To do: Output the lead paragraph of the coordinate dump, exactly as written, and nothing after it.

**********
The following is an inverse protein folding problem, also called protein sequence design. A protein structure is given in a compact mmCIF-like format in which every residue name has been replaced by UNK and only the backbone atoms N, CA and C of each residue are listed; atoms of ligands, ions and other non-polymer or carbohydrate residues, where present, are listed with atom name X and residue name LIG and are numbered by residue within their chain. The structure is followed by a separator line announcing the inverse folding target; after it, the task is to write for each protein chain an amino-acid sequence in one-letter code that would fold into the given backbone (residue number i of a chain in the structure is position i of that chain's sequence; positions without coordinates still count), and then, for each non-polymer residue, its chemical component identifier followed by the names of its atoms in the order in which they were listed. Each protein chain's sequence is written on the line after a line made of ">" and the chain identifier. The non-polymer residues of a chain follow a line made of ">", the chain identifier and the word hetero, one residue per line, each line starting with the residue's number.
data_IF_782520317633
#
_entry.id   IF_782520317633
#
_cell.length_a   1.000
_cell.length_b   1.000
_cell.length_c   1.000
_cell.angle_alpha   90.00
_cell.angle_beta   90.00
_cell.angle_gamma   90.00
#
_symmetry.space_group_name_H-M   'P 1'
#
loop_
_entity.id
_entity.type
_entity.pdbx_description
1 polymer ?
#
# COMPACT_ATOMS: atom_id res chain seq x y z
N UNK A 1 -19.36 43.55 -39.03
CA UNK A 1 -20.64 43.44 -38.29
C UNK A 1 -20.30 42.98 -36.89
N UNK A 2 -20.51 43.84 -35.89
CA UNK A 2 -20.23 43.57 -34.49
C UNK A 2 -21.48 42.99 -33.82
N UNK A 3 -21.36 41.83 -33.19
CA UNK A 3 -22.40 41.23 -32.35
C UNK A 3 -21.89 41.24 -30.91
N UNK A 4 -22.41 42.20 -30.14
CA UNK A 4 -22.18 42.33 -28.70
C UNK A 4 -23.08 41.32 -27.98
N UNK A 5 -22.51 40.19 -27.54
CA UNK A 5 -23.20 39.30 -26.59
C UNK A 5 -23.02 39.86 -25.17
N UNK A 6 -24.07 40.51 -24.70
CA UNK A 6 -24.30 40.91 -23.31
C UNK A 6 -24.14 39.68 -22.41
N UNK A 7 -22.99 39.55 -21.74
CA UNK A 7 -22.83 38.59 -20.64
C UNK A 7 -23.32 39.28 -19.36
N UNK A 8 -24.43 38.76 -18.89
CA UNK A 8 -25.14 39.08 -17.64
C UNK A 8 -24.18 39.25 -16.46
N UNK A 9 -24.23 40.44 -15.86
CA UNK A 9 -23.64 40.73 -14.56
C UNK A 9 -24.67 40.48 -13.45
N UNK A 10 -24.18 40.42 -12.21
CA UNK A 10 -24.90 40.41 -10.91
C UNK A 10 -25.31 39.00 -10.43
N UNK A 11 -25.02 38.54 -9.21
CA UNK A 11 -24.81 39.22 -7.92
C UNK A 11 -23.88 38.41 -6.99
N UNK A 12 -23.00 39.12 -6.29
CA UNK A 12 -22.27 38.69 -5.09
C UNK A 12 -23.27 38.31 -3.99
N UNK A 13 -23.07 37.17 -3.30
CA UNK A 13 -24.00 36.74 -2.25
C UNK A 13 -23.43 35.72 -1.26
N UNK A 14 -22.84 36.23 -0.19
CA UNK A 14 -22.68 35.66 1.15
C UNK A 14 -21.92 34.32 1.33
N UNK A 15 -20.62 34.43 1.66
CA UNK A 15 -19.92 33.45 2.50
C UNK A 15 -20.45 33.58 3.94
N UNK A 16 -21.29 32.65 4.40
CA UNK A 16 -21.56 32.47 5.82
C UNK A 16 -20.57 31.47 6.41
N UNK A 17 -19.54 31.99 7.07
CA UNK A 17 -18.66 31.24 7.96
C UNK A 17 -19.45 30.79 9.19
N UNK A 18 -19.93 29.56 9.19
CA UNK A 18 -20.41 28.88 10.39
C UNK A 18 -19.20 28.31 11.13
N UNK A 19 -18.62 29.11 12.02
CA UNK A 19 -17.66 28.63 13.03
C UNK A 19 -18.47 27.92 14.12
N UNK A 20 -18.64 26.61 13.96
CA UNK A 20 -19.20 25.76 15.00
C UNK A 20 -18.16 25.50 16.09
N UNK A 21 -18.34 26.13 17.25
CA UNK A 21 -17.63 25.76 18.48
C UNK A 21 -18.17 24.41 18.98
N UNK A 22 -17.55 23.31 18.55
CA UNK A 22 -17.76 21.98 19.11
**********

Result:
The following is an inverse protein folding problem, also called protein sequence design. A protein structure is given in a compact mmCIF-like format in which every residue name has been replaced by UNK and only the backbone atoms N, CA and C of each residue are listed; atoms of ligands, ions and other non-polymer or carbohydrate residues, where present, are listed with atom name X and residue name LIG and are numbered by residue within their chain. The structure is followed by a separator line announcing the inverse folding target; after it, the task is to write for each protein chain an amino-acid sequence in one-letter code that would fold into the given backbone (residue number i of a chain in the structure is position i of that chain's sequence; positions without coordinates still count), and then, for each non-polymer residue, its chemical component identifier followed by the names of its atoms in the order in which they were listed. Each protein chain's sequence is written on the line after a line made of ">" and the chain identifier. The non-polymer residues of a chain follow a line made of ">", the chain identifier and the word hetero, one residue per line, each line starting with the residue's number.